IOFOS recommendations on Quality Assurance

Quality Assurance in Forensic Odonto-Stomatology



IOFOS is the only world wide forensic odontology organization and data collected from more than 40 national society members show that very few pre- and post-graduate programs are dedicated to forensic odontology and education in the subject is often tutor based.

Practice in some fields of forensic odontology (e.g. bitemark) is rather concentrated in few areas of the world, so that forensic odontologists living out of these areas can hardly achieve a robust qualification in these specific fields.

In dentistry as well as in forensic odontology the final products include a certain degree of individual assessment and the personal qualification of the odontologist can remarkably affect the expertise. Thus quality assurance in these fields is more difficult to define and to implement. If too rigid rules had set, the general cultural development and personal professional improvement could even be prevented.

Quality assurance implies the adoption of measures to ensure that the task is performed to at least a minimum standard. The goal is to improve the level of quality adopting the standards recommended by IOFOS.

The following chapters try to suggest the steps which must be performed during the caseworks and in the subsequent reports. Established protocols benefit both the forensic odontologists and the general dental practitioners who are involved in forensic casework only from time to time.

IOFOS bears a general responsibility for setting up standards and especially to avoid important differences from one country to another.

IOFOS and Quality Assurance: 2003- 2005

During 2003 the executive of IOFOS drafted working procedures for quality assurance at an international level.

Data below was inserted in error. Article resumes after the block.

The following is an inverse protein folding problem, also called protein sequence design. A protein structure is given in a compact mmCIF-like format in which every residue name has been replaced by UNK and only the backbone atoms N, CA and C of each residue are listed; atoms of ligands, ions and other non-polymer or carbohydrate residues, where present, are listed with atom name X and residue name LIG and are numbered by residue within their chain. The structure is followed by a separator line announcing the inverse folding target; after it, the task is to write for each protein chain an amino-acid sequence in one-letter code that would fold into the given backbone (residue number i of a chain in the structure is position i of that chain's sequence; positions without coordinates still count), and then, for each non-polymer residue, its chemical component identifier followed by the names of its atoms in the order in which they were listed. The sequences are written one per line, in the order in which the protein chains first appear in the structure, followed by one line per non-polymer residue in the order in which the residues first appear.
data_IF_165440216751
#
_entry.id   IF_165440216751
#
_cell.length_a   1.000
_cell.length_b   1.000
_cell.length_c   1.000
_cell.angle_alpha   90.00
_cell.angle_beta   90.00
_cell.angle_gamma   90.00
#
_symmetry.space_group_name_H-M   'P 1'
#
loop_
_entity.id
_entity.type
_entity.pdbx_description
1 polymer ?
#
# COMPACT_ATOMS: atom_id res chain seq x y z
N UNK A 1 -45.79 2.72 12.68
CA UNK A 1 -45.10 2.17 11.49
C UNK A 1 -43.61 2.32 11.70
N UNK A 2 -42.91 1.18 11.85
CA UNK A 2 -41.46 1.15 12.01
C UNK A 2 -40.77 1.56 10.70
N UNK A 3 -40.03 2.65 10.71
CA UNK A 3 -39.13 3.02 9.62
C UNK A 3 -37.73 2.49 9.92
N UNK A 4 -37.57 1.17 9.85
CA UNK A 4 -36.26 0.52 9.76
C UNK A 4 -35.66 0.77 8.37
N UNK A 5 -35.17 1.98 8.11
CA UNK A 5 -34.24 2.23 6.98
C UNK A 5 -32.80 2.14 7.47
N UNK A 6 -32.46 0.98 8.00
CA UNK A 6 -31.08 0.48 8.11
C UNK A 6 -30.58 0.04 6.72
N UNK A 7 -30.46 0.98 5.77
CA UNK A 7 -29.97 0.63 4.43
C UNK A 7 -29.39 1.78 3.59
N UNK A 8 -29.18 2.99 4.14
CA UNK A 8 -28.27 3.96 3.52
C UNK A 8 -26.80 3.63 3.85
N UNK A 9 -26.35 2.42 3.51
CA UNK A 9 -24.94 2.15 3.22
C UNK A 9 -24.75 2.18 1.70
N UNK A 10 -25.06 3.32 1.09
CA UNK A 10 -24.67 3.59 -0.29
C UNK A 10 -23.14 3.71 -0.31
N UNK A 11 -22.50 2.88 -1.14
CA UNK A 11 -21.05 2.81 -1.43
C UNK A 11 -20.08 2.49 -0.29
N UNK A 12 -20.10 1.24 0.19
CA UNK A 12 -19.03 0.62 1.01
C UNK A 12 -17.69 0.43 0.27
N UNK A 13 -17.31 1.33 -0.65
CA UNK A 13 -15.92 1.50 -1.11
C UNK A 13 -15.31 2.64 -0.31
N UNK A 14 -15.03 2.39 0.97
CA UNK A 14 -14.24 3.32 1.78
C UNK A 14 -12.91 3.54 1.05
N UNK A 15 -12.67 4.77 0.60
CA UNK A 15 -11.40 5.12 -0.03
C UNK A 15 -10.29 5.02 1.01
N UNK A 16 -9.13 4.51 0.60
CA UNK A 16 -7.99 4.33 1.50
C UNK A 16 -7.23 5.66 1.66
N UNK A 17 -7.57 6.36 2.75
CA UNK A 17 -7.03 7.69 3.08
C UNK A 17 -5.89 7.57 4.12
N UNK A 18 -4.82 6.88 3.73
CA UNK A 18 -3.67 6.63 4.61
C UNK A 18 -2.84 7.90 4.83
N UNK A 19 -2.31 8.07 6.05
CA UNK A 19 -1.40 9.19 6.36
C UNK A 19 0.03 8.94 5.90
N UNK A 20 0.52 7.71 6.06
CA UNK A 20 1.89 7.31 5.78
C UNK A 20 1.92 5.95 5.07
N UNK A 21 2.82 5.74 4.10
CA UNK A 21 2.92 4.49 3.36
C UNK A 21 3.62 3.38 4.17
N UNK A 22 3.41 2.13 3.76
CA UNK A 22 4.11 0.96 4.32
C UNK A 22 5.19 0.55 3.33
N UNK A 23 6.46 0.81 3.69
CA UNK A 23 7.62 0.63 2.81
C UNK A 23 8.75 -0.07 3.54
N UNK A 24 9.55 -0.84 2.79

IOFOS then called for an international workshop at Hafjell, Norway ( March 11-14 2004 ). About 30 participants from different corners of the world attended this meeting and contributed additional suggestions. It was soon apparent that practices varied considerably. It also became evident that what is good practice in one country, could be impossible to implement in another. The only way to solve these problems was to separate recommended steps in two types.

1. Steps which should be applied in all cases (required)

2. Steps which may be optional and applicable only in certain countries (recommended)

After the meeting, the suggested steps of quality assurance were edited into a more logic sequence, taking into accounts most of the suggestions from the meeting. These drafts were then distributed to all presidents of the IOFOS member associations for comments. Those were incorporated, and further improvements were made by the IOFOS executive Board.

IOFOS and Quality Assurance: 2016-2018

In 2016 the IOFOS Board promoted an updating process of the IOFOS recommendations on Quality assurance.